Disclosing this in a statement, the proscribed militant outfit says they are not averse to talk to the Centre but the issue of national rights and dignity must not be trifled.
The statement reads: the peace process abruptly came to a halt. However, neither of the two sides has called for withdrawal of the process and instead both have mutually invited each other for talks.
“Either chairman Arabinda Rajkhowa or chief of army staff Paresh Baruah was ready to sit for talks. But the issue of our national rights and dignity was repeatedly trifled and ULFA cannot swallow this,” the ULFA says in the statement.
The militant leaders say, “there is no alternative for the peoples of Assam other than a united struggle against this colonial game of India.”
Agency report here say the government has yet to react. Assam Chief Minister says, “let them first give us in writing that they would sit for talks and not indulge in violence.”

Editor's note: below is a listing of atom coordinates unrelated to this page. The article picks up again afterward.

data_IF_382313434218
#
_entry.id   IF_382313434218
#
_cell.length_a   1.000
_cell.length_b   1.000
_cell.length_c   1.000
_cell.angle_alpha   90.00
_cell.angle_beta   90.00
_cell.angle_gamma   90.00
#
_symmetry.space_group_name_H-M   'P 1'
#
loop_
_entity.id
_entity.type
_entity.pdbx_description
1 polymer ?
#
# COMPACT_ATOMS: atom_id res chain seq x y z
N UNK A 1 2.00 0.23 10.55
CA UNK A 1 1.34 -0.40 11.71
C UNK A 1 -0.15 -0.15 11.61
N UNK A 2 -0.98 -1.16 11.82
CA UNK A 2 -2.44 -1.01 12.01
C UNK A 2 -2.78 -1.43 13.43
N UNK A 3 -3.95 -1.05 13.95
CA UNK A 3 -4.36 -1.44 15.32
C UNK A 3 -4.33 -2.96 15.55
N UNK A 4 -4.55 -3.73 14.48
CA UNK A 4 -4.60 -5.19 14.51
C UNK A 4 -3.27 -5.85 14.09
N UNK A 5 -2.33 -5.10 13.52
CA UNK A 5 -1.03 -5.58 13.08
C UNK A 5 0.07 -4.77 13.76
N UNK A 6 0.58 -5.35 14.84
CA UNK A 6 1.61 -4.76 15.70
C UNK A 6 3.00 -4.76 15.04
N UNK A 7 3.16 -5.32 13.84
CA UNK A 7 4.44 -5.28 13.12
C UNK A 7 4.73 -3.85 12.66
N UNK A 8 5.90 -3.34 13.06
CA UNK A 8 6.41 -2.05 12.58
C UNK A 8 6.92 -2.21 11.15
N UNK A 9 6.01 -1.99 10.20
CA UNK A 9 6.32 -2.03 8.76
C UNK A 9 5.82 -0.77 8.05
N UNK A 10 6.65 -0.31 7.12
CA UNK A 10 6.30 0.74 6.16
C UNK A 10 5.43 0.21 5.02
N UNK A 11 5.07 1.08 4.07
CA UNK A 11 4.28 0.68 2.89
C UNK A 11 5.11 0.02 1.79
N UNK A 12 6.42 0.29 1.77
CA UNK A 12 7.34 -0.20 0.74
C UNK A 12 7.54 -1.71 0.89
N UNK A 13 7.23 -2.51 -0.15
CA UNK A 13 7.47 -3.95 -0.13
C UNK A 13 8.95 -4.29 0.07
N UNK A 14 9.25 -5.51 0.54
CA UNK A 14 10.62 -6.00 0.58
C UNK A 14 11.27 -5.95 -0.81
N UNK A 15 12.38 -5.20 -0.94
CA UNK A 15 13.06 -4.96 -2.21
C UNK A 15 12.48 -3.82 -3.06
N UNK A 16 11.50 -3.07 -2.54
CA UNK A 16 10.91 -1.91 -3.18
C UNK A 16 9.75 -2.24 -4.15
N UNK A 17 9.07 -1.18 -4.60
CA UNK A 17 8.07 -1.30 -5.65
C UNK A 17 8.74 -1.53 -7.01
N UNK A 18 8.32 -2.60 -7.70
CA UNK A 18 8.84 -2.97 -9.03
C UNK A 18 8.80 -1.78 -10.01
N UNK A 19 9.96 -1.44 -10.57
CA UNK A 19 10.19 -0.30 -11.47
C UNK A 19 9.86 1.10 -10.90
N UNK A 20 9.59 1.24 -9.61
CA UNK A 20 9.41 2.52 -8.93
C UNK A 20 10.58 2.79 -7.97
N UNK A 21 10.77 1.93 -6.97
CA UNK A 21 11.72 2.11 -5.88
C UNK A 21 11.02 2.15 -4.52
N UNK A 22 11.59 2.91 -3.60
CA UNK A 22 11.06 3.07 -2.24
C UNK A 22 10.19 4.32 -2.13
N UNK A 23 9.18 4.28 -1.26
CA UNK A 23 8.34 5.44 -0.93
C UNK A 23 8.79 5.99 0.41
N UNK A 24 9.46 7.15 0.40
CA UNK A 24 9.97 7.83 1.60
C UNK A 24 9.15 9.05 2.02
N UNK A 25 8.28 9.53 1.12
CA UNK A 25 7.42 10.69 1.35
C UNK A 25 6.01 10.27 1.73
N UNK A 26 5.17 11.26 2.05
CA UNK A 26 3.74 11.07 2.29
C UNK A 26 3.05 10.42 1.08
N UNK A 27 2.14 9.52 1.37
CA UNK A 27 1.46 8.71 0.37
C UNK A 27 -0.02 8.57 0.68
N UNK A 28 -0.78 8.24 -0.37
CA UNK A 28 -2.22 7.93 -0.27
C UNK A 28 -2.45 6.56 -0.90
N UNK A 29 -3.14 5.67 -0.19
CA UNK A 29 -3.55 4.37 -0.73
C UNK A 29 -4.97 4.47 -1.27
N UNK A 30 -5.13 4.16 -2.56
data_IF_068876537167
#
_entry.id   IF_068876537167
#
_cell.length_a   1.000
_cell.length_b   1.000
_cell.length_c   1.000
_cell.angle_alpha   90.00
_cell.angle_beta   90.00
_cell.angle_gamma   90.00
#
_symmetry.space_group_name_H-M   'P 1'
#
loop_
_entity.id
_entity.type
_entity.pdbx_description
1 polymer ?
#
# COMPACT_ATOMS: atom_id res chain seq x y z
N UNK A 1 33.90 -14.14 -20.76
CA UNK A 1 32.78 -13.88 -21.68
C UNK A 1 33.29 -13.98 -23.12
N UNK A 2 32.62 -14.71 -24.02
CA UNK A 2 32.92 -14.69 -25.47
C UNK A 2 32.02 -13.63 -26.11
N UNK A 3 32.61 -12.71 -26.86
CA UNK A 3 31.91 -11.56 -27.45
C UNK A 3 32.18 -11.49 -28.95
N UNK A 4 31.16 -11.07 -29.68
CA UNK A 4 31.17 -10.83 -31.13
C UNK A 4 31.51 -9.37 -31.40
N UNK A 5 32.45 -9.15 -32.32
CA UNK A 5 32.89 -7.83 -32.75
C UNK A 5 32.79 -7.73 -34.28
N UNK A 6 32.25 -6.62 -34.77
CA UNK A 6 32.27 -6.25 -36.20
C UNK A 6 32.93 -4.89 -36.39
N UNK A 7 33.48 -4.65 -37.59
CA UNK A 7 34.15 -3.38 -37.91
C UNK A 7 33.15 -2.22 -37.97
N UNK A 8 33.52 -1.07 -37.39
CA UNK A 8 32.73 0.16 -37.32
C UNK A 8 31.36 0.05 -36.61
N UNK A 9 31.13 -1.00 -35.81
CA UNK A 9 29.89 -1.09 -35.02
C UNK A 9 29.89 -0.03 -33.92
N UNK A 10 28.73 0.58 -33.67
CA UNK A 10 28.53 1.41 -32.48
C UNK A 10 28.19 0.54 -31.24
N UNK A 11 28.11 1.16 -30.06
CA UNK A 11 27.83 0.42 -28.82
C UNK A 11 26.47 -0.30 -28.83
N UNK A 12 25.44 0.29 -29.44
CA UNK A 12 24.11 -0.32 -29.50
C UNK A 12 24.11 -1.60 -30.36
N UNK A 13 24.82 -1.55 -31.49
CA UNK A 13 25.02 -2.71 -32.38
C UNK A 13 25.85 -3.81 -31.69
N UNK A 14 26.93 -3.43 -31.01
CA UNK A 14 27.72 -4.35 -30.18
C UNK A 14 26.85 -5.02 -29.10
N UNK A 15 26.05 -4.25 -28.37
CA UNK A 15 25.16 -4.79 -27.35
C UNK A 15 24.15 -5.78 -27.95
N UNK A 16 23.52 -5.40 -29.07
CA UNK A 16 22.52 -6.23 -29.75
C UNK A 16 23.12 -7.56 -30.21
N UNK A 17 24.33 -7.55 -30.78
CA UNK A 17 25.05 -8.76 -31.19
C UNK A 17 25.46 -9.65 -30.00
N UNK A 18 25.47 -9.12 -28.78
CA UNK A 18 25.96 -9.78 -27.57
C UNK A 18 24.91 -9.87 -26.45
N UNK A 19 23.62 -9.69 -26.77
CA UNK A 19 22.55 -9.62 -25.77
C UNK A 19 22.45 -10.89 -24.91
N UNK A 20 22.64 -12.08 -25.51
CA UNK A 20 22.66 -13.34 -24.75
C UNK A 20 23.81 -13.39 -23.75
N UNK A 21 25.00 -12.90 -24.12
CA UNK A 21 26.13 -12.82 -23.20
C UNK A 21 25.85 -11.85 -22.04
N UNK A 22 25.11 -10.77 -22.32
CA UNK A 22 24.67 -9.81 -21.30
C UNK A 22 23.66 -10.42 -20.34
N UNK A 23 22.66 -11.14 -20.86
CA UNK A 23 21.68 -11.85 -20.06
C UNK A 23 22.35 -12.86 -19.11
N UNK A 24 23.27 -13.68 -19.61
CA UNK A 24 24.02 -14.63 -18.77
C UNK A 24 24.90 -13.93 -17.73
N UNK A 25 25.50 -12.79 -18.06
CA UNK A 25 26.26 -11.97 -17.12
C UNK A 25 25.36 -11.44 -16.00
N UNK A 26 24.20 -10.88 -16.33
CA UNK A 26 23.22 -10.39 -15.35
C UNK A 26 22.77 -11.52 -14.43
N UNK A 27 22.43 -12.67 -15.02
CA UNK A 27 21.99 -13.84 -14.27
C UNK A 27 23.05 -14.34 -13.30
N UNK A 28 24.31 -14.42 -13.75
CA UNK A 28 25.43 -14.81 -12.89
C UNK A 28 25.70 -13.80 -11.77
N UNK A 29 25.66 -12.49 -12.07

He further adds: 'We welcome a solution through talks and would like appeal to the ULFA to shun violence and come for negotiations.’
In yet another development, peace broker and award winning writer Dr Indira Goswami says, “a top ULFA leader telephoned me recently and said the outfit could consider holding talks with the Centre if it receives a formal letter from New Delhi.”
She says she wrote a letter to national security advisor M.K. Narayanan requesting the Centre to write a formal letter to the ULFA for holding peace talks.
“Mr Naryanan has instead asked me to get a letter from the ULFA expressing the outfit’s desire for talks,” she informs.
The ULFA further says “to pave the way for the peace process, the ULFA sent a letter to Manmohan Singh (in 2005) informing him about the suspension of two of our three preconditions - UN mediation and venue for talks in a third country.”
Notably, the peace process ended in a logjam with the ULFA capitalising its anger on the Hindi-speaking people in January.